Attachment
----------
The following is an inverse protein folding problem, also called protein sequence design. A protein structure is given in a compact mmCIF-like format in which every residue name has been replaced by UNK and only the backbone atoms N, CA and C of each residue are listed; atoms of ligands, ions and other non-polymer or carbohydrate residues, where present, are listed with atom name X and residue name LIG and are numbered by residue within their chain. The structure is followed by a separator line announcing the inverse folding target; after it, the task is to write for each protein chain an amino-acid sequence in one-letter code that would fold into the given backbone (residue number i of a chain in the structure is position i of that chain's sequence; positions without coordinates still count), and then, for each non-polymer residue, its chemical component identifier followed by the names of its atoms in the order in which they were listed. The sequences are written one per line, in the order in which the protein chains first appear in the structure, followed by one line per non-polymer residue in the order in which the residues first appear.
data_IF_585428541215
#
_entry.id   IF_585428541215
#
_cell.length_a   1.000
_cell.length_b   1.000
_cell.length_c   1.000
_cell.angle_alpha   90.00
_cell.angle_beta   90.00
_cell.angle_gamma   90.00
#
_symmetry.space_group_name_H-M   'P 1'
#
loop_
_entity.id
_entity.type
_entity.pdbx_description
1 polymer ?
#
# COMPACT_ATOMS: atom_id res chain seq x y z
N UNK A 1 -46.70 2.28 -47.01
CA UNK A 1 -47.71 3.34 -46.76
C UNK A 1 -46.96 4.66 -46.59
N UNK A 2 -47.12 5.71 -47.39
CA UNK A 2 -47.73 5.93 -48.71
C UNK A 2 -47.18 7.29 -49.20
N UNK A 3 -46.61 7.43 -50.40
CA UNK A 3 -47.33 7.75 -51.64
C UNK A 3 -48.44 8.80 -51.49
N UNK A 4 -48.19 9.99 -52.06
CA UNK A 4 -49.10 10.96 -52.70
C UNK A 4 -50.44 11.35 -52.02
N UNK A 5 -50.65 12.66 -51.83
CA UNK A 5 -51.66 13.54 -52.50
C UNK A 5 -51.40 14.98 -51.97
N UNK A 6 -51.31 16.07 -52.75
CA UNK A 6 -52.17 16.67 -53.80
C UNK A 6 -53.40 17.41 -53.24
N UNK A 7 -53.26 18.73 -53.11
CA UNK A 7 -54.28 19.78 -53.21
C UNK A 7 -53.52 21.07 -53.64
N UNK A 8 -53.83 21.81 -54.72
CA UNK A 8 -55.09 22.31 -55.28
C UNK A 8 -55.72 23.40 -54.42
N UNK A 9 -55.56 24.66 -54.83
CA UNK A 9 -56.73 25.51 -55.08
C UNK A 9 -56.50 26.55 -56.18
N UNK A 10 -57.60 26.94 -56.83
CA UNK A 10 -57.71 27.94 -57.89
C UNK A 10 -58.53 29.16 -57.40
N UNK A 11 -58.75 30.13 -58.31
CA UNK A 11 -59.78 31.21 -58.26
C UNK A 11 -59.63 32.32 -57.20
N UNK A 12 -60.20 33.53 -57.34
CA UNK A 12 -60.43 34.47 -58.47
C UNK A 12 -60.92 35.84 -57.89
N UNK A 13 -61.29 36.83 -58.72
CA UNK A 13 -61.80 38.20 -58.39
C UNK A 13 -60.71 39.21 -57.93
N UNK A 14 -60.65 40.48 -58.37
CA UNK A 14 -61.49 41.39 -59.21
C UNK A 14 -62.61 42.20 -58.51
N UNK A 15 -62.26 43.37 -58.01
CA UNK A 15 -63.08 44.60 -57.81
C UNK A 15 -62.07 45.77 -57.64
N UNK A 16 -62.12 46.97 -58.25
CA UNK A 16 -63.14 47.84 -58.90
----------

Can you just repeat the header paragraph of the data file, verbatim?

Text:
The following is an inverse protein folding problem, also called protein sequence design. A protein structure is given in a compact mmCIF-like format in which every residue name has been replaced by UNK and only the backbone atoms N, CA and C of each residue are listed; atoms of ligands, ions and other non-polymer or carbohydrate residues, where present, are listed with atom name X and residue name LIG and are numbered by residue within their chain. The structure is followed by a separator line announcing the inverse folding target; after it, the task is to write for each protein chain an amino-acid sequence in one-letter code that would fold into the given backbone (residue number i of a chain in the structure is position i of that chain's sequence; positions without coordinates still count), and then, for each non-polymer residue, its chemical component identifier followed by the names of its atoms in the order in which they were listed. The sequences are written one per line, in the order in which the protein chains first appear in the structure, followed by one line per non-polymer residue in the order in which the residues first appear.